Android Q may bring system-wide dark theme, improved privacy, and desktop mode
Google had launched its latest operating system, Android Pie or ‘P’ in August last year. Five months after the release, Google has already started testing its upcoming mobile operating system, Android ‘Q’, according to a new leak spotted by XDAdevelopers.
The first build of Android Q that was created in January 2019 was spotted in February 2019’s security patch that Google recently rolled out for Android Pie. The earliest build of Google’s upcoming OS version gives us a glimpse of what is in store.
According to the in-depth analysis video uploaded by XDA-developers, the upcoming Android Q includes a number of new features such as system-wide dark mode, new privacy controls, new permissions UI, desktop mode, new developer tools and much more.
The most notable change in Android Q is the system-wide Dark Theme. It is believed that Android Q will introduce the “override force-dark” feature. It means that even if third-party apps do not feature built-in themes, this feature can make them switch from white backgrounds to dark gray.
Also, Google is looking to further strengthen its user privacy by adding a new “allow only while the app is in use” permission. This will enable users to see each apps’ permissions individually and also see in the notifications which apps have access to your location. This feature will offer more flexibility to those apps that don’t work if permission is disabled entirely.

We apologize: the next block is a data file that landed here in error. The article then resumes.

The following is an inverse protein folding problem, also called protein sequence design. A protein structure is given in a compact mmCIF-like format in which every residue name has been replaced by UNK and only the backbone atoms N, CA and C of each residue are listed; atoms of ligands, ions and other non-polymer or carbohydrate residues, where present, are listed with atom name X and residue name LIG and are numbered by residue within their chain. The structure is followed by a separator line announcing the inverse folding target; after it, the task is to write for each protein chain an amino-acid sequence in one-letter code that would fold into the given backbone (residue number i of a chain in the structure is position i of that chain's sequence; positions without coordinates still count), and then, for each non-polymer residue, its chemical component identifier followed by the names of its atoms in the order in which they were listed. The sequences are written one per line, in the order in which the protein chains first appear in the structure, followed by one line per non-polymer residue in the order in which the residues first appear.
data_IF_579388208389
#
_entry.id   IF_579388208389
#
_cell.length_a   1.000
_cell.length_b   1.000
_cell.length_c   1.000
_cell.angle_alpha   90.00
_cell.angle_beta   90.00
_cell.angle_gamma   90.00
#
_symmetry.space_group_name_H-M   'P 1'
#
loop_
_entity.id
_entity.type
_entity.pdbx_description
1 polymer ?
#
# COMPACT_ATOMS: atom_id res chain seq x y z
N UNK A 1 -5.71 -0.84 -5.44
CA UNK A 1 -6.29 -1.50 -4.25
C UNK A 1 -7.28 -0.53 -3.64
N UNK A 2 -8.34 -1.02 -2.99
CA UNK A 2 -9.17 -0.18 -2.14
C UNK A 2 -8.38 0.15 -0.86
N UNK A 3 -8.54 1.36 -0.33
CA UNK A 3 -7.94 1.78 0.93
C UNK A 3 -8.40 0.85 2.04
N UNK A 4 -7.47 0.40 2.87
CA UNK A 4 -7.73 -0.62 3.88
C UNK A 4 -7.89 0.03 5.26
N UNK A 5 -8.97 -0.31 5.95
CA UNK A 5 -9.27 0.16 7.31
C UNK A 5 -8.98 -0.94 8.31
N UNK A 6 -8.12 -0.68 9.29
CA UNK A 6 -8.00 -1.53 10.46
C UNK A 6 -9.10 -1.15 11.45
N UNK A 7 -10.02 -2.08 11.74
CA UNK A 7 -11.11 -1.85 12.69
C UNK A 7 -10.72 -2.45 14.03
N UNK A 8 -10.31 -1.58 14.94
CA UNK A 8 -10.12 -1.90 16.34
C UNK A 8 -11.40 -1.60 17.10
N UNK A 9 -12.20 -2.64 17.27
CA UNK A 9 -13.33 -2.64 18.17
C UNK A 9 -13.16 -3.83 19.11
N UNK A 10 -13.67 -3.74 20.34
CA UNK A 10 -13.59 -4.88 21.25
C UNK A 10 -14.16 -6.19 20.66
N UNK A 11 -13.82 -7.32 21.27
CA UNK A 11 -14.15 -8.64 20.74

Besides the above, Google is working on its own desktop/external display mode, a feature similar to Samsung’s DeX hints XDA Developers. This will make it possible to connect a phone to a monitor and use it as a desktop computer.
Android Q also includes a developer setting for built-in screen recording; however, this feature is not yet functional in this early build of the OS. Additionally, users will be able to use slide notifications right to dismiss them or slide them left for options to access icons for snoozing.
Some other features discovered in the early Android Q build include an off switch for all sensors, improvements to Files app, revamped Screen Lock settings, Game Update Package Preferences setting and more.
Since this is an early build version of Android Q, it is likely to undergo changes before the Developer Preview.
You can watch XDA’s detailed video comparison of Pie and Q running on the Google Pixel 3 XL in the video below.